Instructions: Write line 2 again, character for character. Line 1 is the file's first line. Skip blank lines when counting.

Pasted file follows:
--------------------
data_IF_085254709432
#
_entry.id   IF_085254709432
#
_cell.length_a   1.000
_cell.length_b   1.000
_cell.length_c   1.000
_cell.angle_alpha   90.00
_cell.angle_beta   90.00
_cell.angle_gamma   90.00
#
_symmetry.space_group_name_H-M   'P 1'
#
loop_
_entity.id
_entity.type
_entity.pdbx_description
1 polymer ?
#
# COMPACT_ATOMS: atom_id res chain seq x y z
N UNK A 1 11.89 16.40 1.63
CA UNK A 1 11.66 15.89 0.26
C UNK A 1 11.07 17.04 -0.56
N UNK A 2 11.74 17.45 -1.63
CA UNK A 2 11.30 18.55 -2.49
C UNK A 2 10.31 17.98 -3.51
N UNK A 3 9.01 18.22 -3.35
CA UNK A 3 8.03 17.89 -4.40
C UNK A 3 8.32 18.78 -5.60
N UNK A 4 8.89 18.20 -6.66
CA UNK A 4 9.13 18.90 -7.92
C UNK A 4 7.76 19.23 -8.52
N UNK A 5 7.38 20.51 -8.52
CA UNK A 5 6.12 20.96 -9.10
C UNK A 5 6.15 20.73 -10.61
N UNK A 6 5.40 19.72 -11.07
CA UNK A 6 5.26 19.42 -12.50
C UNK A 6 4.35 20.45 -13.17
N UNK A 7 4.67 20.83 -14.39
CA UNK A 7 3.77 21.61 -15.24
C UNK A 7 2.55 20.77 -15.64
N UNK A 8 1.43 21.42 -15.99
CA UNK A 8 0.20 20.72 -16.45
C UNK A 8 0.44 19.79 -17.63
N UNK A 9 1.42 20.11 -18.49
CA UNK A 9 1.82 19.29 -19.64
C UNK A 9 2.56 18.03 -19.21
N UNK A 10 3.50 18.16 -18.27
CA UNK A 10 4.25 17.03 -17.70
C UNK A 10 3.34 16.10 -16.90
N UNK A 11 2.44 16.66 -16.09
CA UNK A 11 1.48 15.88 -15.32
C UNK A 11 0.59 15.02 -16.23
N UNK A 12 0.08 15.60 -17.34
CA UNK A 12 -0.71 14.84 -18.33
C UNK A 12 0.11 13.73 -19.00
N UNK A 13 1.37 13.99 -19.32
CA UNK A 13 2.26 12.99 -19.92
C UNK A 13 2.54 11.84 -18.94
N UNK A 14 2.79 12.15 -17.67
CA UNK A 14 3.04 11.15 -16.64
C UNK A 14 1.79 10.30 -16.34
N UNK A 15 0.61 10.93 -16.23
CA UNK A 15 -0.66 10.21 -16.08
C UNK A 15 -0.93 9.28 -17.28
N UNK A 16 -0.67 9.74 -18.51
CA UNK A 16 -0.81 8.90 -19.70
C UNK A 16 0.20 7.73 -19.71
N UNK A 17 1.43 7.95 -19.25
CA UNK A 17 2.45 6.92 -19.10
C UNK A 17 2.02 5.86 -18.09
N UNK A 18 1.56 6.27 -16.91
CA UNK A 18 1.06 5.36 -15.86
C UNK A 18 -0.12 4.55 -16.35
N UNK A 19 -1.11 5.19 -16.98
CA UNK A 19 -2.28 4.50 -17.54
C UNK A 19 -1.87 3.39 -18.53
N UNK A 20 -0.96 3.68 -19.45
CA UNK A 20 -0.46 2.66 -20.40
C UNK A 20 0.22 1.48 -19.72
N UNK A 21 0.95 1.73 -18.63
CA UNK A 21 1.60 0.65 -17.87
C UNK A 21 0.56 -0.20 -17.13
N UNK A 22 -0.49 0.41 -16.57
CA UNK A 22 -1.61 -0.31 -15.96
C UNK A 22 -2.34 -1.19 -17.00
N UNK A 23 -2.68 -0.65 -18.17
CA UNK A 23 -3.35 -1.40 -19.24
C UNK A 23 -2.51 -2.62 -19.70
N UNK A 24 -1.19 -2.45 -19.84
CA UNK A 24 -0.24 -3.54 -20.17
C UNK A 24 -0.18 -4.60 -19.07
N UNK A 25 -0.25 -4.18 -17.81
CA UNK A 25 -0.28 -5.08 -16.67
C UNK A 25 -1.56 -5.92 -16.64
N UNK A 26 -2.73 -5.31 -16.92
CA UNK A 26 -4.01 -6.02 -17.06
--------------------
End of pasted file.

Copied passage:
#